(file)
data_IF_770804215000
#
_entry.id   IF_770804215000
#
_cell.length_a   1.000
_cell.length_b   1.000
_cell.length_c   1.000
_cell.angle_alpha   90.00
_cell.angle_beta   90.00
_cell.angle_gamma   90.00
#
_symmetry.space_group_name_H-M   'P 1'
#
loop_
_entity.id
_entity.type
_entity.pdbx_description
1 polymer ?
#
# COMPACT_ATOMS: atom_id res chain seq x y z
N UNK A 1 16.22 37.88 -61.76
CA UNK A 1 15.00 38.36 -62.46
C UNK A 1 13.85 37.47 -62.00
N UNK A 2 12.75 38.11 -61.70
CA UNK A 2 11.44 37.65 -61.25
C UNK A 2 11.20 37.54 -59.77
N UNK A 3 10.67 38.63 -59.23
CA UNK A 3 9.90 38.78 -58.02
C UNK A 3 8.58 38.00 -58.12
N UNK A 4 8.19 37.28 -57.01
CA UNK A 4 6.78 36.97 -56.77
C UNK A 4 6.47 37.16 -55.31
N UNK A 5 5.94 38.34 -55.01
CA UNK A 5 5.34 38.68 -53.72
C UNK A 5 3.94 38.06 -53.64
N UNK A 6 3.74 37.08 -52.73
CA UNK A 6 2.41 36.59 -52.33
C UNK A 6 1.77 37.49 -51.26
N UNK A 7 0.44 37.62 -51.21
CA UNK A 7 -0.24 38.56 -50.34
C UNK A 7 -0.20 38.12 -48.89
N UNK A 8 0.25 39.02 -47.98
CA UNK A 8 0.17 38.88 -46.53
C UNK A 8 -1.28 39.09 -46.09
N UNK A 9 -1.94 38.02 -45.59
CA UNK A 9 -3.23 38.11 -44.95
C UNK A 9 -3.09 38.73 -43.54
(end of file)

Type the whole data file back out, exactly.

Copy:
data_IF_770804215000
#
_entry.id   IF_770804215000
#
_cell.length_a   1.000
_cell.length_b   1.000
_cell.length_c   1.000
_cell.angle_alpha   90.00
_cell.angle_beta   90.00
_cell.angle_gamma   90.00
#
_symmetry.space_group_name_H-M   'P 1'
#
loop_
_entity.id
_entity.type
_entity.pdbx_description
1 polymer ?
#
# COMPACT_ATOMS: atom_id res chain seq x y z
N UNK A 1 16.22 37.88 -61.76
CA UNK A 1 15.00 38.36 -62.46
C UNK A 1 13.85 37.47 -62.00
N UNK A 2 12.75 38.11 -61.70
CA UNK A 2 11.44 37.65 -61.25
C UNK A 2 11.20 37.54 -59.77
N UNK A 3 10.67 38.63 -59.23
CA UNK A 3 9.90 38.78 -58.02
C UNK A 3 8.58 38.00 -58.12
N UNK A 4 8.19 37.28 -57.01
CA UNK A 4 6.78 36.97 -56.77
C UNK A 4 6.47 37.16 -55.31
N UNK A 5 5.94 38.34 -55.01
CA UNK A 5 5.34 38.68 -53.72
C UNK A 5 3.94 38.06 -53.64
N UNK A 6 3.74 37.08 -52.73
CA UNK A 6 2.41 36.59 -52.33
C UNK A 6 1.77 37.49 -51.26
N UNK A 7 0.44 37.62 -51.21
CA UNK A 7 -0.24 38.56 -50.34
C UNK A 7 -0.20 38.12 -48.89
N UNK A 8 0.25 39.02 -47.98
CA UNK A 8 0.17 38.88 -46.53
C UNK A 8 -1.28 39.09 -46.09
N UNK A 9 -1.94 38.02 -45.59
CA UNK A 9 -3.23 38.11 -44.95
C UNK A 9 -3.09 38.73 -43.54